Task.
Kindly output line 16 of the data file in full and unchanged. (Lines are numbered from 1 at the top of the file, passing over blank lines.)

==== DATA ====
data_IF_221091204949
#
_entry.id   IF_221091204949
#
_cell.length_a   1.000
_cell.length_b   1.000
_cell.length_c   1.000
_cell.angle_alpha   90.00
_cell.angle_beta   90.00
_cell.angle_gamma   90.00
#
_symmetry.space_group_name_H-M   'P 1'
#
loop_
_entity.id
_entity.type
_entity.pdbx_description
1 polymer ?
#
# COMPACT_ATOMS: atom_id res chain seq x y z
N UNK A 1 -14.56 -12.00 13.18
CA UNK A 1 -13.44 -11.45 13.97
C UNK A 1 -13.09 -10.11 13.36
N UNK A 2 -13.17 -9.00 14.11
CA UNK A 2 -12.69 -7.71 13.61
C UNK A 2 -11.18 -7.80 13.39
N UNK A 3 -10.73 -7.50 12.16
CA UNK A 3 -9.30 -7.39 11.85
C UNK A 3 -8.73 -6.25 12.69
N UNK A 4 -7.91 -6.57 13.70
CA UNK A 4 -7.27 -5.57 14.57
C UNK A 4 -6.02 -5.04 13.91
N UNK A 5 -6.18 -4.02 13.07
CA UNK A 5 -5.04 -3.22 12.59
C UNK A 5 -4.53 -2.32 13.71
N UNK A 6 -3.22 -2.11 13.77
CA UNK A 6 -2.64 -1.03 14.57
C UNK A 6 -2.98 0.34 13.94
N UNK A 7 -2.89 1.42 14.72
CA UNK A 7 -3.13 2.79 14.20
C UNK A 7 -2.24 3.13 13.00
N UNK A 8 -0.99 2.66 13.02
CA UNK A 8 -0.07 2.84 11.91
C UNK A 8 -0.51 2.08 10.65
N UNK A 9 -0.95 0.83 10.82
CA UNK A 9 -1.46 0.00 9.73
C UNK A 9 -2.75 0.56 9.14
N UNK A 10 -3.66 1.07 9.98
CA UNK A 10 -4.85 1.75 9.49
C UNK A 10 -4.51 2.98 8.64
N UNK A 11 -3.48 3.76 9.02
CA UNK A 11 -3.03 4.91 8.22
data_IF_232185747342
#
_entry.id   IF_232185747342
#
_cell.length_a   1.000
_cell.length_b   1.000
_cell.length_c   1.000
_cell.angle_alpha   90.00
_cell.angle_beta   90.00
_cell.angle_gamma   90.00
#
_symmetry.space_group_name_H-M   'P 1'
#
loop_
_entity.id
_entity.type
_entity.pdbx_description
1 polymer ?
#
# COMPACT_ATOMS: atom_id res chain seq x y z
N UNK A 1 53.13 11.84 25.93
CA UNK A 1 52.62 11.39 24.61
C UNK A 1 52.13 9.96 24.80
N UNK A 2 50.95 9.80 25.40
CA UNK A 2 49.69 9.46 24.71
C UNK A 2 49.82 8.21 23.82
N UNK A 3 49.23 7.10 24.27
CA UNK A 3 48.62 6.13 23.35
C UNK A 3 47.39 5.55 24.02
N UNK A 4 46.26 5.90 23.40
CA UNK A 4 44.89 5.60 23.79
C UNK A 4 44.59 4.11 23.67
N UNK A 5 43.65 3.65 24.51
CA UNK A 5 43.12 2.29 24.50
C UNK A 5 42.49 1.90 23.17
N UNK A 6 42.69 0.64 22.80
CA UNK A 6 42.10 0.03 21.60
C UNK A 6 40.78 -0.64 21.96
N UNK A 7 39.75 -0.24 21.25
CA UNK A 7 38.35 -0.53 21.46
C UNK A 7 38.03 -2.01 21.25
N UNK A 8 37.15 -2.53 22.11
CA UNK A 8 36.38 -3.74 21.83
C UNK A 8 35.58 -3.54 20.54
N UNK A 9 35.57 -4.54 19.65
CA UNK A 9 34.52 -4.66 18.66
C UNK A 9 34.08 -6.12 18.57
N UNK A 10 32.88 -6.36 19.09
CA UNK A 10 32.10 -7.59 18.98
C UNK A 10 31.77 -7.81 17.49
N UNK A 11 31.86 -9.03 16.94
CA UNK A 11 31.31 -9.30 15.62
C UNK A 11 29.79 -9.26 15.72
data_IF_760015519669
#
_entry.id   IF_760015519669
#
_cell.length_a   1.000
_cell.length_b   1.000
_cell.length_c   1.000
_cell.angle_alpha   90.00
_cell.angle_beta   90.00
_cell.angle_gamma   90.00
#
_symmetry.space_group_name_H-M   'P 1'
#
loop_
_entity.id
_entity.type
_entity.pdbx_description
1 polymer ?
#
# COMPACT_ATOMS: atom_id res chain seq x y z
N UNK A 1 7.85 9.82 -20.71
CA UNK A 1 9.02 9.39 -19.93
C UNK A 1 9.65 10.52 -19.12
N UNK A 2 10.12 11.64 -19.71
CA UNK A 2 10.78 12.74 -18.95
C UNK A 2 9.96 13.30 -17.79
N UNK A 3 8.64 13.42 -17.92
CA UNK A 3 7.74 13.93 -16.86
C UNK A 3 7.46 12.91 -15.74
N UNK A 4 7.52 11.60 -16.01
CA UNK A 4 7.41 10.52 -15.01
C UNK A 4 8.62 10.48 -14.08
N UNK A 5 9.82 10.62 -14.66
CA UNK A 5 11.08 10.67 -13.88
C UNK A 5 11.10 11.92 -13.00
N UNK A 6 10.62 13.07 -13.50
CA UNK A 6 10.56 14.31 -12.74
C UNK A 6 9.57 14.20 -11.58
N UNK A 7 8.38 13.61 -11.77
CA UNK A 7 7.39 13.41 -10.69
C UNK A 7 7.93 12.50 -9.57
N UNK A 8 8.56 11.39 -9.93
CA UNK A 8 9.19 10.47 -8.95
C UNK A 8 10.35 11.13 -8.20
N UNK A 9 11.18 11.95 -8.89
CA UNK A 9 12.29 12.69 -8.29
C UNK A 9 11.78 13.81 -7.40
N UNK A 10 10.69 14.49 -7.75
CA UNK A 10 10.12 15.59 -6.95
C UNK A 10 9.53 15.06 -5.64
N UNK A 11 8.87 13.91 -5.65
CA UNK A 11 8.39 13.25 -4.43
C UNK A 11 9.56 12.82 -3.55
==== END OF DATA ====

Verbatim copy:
_entity.type